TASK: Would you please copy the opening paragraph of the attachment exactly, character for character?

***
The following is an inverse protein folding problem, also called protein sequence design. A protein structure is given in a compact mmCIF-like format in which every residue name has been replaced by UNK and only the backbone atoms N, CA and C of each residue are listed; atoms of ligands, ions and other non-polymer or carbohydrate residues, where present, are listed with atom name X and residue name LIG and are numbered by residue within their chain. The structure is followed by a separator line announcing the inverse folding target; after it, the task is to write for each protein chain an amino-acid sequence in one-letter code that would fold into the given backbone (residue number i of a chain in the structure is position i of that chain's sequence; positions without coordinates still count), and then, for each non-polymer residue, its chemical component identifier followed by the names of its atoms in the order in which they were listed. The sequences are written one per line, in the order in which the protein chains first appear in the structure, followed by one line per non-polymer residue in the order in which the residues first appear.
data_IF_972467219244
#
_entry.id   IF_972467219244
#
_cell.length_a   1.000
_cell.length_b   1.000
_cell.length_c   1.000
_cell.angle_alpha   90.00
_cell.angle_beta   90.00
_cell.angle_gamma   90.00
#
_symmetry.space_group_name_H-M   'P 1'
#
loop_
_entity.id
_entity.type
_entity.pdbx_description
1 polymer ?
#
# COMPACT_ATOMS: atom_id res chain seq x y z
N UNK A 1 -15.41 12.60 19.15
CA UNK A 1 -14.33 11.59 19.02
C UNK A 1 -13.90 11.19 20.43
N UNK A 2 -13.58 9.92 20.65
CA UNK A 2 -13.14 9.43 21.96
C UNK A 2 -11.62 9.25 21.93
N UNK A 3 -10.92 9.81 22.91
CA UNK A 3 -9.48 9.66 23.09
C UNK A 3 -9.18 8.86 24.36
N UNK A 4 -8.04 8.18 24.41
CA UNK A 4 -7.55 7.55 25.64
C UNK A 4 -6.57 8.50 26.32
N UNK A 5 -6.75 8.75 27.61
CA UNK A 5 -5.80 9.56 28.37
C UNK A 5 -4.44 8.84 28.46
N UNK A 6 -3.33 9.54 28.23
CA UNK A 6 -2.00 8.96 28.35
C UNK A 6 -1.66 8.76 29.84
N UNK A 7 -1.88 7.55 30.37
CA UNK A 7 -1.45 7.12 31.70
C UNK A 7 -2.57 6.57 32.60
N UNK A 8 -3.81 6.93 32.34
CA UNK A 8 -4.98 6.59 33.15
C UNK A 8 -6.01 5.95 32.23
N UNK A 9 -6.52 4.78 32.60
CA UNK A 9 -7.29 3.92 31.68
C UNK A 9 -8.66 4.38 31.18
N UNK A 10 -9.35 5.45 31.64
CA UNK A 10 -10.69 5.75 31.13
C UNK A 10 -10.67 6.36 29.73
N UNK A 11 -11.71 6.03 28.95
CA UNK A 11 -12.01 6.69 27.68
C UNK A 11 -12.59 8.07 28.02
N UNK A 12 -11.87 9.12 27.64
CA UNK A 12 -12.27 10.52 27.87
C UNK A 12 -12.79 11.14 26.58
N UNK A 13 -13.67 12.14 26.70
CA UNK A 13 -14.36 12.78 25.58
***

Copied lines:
The following is an inverse protein folding problem, also called protein sequence design. A protein structure is given in a compact mmCIF-like format in which every residue name has been replaced by UNK and only the backbone atoms N, CA and C of each residue are listed; atoms of ligands, ions and other non-polymer or carbohydrate residues, where present, are listed with atom name X and residue name LIG and are numbered by residue within their chain. The structure is followed by a separator line announcing the inverse folding target; after it, the task is to write for each protein chain an amino-acid sequence in one-letter code that would fold into the given backbone (residue number i of a chain in the structure is position i of that chain's sequence; positions without coordinates still count), and then, for each non-polymer residue, its chemical component identifier followed by the names of its atoms in the order in which they were listed. The sequences are written one per line, in the order in which the protein chains first appear in the structure, followed by one line per non-polymer residue in the order in which the residues first appear.